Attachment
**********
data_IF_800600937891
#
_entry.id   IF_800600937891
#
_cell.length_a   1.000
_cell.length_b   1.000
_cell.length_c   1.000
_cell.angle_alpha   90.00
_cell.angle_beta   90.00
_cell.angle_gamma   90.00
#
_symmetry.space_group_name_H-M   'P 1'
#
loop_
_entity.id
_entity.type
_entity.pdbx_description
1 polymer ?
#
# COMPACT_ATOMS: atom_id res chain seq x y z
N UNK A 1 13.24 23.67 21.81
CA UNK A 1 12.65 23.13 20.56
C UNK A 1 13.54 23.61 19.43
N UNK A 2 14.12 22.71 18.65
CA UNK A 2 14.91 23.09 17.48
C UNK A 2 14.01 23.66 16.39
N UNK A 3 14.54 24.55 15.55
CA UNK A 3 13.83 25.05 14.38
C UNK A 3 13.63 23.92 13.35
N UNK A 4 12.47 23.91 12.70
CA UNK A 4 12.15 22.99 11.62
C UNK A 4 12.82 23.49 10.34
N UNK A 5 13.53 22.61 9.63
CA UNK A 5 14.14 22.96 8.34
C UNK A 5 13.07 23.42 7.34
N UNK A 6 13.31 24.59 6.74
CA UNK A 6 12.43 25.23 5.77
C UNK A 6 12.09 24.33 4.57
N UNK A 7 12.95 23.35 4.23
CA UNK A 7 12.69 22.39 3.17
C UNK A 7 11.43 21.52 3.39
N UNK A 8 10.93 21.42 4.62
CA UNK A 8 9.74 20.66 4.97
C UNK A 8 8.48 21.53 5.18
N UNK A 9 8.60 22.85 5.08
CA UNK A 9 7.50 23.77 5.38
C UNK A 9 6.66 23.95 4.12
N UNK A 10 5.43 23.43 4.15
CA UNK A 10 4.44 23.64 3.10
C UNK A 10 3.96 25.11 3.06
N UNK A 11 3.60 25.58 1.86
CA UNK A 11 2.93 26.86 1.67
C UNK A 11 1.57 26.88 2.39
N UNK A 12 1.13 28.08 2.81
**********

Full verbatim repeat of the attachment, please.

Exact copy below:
data_IF_800600937891
#
_entry.id   IF_800600937891
#
_cell.length_a   1.000
_cell.length_b   1.000
_cell.length_c   1.000
_cell.angle_alpha   90.00
_cell.angle_beta   90.00
_cell.angle_gamma   90.00
#
_symmetry.space_group_name_H-M   'P 1'
#
loop_
_entity.id
_entity.type
_entity.pdbx_description
1 polymer ?
#
# COMPACT_ATOMS: atom_id res chain seq x y z
N UNK A 1 13.24 23.67 21.81
CA UNK A 1 12.65 23.13 20.56
C UNK A 1 13.54 23.61 19.43
N UNK A 2 14.12 22.71 18.65
CA UNK A 2 14.91 23.09 17.48
C UNK A 2 14.01 23.66 16.39
N UNK A 3 14.54 24.55 15.55
CA UNK A 3 13.83 25.05 14.38
C UNK A 3 13.63 23.92 13.35
N UNK A 4 12.47 23.91 12.70
CA UNK A 4 12.15 22.99 11.62
C UNK A 4 12.82 23.49 10.34
N UNK A 5 13.53 22.61 9.63
CA UNK A 5 14.14 22.96 8.34
C UNK A 5 13.07 23.42 7.34
N UNK A 6 13.31 24.59 6.74
CA UNK A 6 12.43 25.23 5.77
C UNK A 6 12.09 24.33 4.57
N UNK A 7 12.95 23.35 4.23
CA UNK A 7 12.69 22.39 3.17
C UNK A 7 11.43 21.52 3.39
N UNK A 8 10.93 21.42 4.62
CA UNK A 8 9.74 20.66 4.97
C UNK A 8 8.48 21.53 5.18
N UNK A 9 8.60 22.85 5.08
CA UNK A 9 7.50 23.77 5.38
C UNK A 9 6.66 23.95 4.12
N UNK A 10 5.43 23.43 4.15
CA UNK A 10 4.44 23.64 3.10
C UNK A 10 3.96 25.11 3.06
N UNK A 11 3.60 25.58 1.86
CA UNK A 11 2.93 26.86 1.67
C UNK A 11 1.57 26.88 2.39
N UNK A 12 1.13 28.08 2.81